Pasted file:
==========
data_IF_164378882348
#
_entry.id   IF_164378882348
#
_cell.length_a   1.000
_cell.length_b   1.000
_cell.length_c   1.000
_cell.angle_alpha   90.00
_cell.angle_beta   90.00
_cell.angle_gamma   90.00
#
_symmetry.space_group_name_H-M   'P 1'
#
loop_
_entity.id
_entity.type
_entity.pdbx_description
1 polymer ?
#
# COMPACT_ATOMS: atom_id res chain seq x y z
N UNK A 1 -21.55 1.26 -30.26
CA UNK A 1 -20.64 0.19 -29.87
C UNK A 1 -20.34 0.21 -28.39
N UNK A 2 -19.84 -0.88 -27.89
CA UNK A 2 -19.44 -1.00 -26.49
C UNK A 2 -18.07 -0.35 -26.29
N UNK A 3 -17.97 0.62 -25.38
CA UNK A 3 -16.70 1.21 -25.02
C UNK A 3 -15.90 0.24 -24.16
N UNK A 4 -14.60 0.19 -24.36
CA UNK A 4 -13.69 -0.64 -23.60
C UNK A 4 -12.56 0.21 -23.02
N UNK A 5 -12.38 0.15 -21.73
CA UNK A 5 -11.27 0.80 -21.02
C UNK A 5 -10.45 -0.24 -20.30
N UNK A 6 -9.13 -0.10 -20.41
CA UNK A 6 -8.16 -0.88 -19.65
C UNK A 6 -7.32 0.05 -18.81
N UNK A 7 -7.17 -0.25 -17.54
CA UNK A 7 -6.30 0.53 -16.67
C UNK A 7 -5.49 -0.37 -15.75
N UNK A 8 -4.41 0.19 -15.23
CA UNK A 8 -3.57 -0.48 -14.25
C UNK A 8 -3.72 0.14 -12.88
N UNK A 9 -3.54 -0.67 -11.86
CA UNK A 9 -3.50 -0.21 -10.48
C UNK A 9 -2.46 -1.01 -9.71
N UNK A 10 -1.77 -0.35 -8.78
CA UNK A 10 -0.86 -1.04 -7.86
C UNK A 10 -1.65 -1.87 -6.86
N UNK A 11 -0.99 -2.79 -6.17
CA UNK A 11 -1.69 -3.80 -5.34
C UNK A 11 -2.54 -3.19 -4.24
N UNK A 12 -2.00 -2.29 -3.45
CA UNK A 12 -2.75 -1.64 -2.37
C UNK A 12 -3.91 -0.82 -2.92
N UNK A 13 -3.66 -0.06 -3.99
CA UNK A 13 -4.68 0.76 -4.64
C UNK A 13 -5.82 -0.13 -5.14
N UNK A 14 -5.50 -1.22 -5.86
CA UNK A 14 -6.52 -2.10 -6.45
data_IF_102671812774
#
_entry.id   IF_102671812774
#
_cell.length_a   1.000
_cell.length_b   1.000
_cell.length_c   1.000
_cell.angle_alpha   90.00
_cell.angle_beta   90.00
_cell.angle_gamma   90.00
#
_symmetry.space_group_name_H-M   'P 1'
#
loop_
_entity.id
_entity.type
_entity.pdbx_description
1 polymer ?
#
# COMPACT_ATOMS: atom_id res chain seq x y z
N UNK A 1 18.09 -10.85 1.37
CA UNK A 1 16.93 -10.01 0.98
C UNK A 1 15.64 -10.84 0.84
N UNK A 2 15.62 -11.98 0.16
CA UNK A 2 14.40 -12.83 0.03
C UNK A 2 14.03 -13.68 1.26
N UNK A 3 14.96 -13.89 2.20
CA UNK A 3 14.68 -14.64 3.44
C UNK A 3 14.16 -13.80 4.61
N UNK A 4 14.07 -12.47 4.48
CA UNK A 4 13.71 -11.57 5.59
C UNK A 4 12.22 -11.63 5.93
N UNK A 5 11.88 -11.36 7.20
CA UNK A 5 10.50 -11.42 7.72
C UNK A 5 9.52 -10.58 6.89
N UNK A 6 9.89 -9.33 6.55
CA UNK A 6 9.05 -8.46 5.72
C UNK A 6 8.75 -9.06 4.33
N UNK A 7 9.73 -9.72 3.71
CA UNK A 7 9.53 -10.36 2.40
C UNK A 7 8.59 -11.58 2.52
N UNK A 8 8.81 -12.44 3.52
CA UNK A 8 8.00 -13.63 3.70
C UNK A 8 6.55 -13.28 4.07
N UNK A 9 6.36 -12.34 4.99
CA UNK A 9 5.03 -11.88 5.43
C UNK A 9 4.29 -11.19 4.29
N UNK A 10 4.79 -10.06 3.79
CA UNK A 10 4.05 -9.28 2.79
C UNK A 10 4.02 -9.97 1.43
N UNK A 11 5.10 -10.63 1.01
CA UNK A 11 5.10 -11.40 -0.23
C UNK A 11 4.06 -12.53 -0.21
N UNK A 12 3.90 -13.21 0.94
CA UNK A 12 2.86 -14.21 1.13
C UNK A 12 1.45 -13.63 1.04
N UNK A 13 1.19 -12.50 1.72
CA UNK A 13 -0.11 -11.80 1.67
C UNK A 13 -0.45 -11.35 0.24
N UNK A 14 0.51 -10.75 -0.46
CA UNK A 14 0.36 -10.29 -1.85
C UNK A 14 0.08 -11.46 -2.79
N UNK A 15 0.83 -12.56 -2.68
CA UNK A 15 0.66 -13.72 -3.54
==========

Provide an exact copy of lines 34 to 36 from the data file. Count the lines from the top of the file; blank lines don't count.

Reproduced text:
CA UNK A 5 -11.27 0.80 -21.02
C UNK A 5 -10.45 -0.24 -20.30
N UNK A 6 -9.13 -0.10 -20.41